by Kennedy Graham
The documentation seems the same as 20 years back.
But there is an underlying, subliminal change. It is more mellifluous than it was in ’92. It is as if the UN has contracted in a PR firm from across the road in mid-town Manhattan. It’s all about framing, now.
So our style evolves, ahead of our thought and behaviour. Call it the Style of the Impresario. It’s ‘gently as she goes’ for Rio+20.
Hence, we do not describe, in our global policy documents, not even in our background documents, the specific nature or magnitude of the problem we are facing. Won’t do to frighten the children.
Nor are we to review, in detail or with candour, the failure of the past two decades to get to grips with the three drivers of planetary degradation – population growth, skewed consumption patterns and technology predation. We do not acknowledge, in any detail, their triple consequence – resource depletion, climate change and biodiversity loss.
In our third Earth Summit, back now in Rio, we are going to do more than our share of cheerful whistling this coming week. What we are going to do here, children, is Look to the Future. We shall all Pull Together. We shall Get Through This.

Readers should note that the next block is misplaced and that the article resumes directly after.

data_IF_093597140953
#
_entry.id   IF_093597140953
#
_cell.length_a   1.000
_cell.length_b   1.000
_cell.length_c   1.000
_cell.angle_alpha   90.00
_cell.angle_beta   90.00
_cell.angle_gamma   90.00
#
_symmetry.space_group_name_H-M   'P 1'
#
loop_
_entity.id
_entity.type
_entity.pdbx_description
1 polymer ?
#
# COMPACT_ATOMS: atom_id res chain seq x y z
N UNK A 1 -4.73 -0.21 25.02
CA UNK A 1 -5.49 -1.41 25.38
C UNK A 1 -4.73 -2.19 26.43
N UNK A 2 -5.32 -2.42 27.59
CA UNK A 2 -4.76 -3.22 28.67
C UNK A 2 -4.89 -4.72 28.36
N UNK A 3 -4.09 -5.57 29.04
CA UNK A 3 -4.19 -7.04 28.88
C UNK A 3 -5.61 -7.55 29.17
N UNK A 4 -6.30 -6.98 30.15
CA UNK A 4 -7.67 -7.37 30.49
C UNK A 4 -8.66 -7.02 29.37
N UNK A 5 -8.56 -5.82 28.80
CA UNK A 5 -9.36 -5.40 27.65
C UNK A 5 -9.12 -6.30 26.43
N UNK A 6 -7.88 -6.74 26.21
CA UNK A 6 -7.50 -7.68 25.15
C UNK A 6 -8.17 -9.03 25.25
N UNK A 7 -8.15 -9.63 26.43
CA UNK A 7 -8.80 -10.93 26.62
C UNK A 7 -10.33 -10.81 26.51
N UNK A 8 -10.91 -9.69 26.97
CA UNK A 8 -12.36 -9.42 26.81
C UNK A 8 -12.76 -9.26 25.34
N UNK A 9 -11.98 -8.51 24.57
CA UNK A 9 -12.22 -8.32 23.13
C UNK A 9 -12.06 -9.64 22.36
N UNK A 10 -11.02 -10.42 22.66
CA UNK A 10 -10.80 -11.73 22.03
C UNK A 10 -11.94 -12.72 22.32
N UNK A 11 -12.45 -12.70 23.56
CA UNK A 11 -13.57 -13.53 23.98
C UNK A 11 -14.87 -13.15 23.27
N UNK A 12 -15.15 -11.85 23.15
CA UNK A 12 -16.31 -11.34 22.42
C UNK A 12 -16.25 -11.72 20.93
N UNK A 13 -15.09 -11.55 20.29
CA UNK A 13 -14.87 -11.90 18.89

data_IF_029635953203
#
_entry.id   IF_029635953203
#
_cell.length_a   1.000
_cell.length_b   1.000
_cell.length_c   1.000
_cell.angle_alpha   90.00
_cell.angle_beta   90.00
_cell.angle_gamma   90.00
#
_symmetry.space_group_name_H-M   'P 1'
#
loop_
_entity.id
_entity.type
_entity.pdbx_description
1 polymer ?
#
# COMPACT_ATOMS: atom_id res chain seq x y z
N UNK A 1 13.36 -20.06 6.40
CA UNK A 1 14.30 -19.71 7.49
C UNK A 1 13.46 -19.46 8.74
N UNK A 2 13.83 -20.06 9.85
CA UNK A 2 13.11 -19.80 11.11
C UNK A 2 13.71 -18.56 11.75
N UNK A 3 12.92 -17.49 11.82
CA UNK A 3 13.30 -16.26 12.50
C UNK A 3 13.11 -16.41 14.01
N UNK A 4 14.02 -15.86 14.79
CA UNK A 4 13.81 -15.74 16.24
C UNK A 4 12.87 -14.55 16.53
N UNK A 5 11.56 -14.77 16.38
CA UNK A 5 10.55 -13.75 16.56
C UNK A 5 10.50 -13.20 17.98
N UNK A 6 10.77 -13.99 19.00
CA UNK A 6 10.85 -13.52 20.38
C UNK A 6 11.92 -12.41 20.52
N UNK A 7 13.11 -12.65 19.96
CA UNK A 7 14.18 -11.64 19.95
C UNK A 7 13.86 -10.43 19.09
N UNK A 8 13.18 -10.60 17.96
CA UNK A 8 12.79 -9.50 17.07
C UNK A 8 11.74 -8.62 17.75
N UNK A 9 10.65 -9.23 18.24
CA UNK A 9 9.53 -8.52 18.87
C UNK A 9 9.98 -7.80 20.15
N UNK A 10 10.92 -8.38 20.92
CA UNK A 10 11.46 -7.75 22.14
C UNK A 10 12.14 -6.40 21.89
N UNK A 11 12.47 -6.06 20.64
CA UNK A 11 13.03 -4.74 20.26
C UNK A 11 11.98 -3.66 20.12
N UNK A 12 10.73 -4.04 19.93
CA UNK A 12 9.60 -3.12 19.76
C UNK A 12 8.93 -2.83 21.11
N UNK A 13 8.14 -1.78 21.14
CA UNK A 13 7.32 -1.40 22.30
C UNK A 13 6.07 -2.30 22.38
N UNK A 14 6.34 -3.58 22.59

Granted we must not concede to despair and nihilism. The Ecological Revolution will only succeed if we set our sights on the end-goal, and show a bit of guts. But the goal will be eluded, the Revolution will not commence, unless we acknowledge the sheer s*** we are in. We actually do not to be frightened first. The last lot would never have taken to the shelters if they had not heard the Luftwaffe and sounded the siren.
The draft UN declaration, misleadingly titled The Future We Want, started life as a co-chairs’ ‘zero draft’ of 10 January. It ran to 128 paragraphs.
It has grown to nearly 250 as we head into the Conference, unwittingly exhibiting an obesity problem – an embarrassing syndrome of what we are seeking to overcome. Life imitating diplomacy.
The extra bulge is partly due to the proposals by some, blocked by the ensuing objections of others. I shall explore some of these intriguing exchanges in future blogs.
The title is misleading because it implies a matter of normative choice. That is the beginning of the whistling. Our future is not a normative choice – it is an imperative. It is not ‘the future we want’. With business-as-usual characterising the twenty years since we identified the future we want, it has become the Future We Must Avoid.
Until we get that sorted, until we identify, with candour and courage, the future we are condemning our children to, we shall not avoid the future we must avoid in our falsely-cheerful determination to focus on the future we want.
A word to delegates. Listen to Handel’s Messiah, Mahler’s 8th. And then get stuck in.